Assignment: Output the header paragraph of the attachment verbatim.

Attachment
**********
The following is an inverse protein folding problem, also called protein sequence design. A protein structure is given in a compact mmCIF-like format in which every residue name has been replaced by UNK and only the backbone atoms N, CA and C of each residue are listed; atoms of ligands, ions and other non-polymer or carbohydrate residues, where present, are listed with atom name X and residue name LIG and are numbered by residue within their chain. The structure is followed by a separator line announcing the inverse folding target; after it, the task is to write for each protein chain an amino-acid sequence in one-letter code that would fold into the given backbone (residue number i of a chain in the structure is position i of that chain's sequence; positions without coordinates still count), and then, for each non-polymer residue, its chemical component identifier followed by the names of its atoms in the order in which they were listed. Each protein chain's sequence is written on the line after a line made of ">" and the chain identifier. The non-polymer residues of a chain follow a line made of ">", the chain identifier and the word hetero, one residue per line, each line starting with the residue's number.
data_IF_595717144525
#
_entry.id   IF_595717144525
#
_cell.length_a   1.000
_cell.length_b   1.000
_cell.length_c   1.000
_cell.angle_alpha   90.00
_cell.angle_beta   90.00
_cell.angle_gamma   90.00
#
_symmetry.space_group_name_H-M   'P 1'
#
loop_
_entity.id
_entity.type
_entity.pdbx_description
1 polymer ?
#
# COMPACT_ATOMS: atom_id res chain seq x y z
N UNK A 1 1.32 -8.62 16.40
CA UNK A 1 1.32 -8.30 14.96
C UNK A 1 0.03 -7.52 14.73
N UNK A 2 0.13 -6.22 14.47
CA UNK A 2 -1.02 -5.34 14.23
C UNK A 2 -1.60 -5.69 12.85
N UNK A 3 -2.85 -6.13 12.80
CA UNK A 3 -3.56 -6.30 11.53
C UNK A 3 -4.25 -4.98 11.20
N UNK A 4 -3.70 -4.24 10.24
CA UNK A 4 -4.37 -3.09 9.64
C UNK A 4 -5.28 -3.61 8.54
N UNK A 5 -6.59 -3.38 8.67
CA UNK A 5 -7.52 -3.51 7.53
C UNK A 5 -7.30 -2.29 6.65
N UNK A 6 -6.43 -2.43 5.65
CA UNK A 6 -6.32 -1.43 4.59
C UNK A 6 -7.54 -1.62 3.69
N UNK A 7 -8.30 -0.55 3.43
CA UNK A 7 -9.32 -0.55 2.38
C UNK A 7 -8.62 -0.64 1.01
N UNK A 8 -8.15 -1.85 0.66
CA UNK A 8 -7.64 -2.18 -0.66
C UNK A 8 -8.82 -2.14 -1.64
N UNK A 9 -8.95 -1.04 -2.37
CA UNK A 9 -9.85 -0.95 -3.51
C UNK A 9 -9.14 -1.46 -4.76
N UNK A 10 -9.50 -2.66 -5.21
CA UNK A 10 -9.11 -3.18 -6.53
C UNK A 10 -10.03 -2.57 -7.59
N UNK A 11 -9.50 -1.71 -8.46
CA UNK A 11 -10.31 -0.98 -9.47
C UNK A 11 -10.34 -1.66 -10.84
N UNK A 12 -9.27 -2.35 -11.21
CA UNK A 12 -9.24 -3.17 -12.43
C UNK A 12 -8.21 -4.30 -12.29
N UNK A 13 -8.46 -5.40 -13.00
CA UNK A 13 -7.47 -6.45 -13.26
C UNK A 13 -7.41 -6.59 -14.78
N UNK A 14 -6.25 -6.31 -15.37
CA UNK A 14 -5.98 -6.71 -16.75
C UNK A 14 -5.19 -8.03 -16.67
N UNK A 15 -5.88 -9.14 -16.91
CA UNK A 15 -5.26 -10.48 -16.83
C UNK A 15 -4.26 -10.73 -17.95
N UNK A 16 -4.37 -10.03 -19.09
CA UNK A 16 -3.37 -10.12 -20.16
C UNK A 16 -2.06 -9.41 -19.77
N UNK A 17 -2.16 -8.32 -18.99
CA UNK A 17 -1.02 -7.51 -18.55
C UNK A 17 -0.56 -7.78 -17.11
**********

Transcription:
The following is an inverse protein folding problem, also called protein sequence design. A protein structure is given in a compact mmCIF-like format in which every residue name has been replaced by UNK and only the backbone atoms N, CA and C of each residue are listed; atoms of ligands, ions and other non-polymer or carbohydrate residues, where present, are listed with atom name X and residue name LIG and are numbered by residue within their chain. The structure is followed by a separator line announcing the inverse folding target; after it, the task is to write for each protein chain an amino-acid sequence in one-letter code that would fold into the given backbone (residue number i of a chain in the structure is position i of that chain's sequence; positions without coordinates still count), and then, for each non-polymer residue, its chemical component identifier followed by the names of its atoms in the order in which they were listed. Each protein chain's sequence is written on the line after a line made of ">" and the chain identifier. The non-polymer residues of a chain follow a line made of ">", the chain identifier and the word hetero, one residue per line, each line starting with the residue's number.